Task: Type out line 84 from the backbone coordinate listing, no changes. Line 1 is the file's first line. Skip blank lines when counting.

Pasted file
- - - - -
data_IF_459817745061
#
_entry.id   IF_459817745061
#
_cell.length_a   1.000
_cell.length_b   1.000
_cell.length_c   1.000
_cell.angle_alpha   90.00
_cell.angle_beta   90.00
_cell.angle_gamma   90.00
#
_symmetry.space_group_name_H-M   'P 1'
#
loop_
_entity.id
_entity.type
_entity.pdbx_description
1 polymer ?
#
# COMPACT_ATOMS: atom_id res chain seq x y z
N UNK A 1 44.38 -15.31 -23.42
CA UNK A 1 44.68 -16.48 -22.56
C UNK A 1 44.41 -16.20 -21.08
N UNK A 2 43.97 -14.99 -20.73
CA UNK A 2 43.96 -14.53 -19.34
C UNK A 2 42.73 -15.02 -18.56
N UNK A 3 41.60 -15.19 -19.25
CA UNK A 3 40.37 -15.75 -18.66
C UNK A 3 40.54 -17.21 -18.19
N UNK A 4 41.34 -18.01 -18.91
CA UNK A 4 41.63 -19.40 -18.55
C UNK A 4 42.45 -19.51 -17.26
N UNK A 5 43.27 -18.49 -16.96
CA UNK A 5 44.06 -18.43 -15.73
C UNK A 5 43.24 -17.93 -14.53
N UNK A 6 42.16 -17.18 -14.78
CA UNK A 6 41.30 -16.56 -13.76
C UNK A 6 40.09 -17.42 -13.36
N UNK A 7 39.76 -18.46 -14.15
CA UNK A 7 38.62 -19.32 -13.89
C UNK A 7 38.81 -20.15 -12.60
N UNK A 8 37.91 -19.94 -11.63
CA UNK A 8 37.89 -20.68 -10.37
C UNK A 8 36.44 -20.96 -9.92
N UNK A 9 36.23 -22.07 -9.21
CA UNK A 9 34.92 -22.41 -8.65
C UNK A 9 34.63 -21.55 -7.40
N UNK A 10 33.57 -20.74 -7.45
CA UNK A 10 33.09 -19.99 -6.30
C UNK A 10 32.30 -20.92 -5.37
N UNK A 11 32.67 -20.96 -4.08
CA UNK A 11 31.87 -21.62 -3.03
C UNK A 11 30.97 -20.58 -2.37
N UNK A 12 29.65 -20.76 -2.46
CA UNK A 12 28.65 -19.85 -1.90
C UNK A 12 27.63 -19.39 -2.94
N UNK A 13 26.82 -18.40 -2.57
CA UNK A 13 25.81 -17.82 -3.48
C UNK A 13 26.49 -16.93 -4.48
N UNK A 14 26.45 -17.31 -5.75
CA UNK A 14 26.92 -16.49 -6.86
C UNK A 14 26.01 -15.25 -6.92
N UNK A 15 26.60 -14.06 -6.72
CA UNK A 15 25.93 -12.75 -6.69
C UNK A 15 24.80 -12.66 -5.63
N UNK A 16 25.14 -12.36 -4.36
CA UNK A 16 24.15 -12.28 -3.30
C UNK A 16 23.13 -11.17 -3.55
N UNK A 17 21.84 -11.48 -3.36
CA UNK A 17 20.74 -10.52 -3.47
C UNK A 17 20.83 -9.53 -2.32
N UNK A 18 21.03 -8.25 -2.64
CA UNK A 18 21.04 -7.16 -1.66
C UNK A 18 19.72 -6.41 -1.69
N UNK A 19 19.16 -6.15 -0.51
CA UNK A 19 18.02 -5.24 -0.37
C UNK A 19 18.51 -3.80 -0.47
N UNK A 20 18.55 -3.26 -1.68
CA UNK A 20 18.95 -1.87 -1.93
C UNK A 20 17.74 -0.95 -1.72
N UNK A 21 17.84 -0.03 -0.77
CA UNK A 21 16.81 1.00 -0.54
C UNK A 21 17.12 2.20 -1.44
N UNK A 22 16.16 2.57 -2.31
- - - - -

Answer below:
N UNK A 22 16.16 2.57 -2.31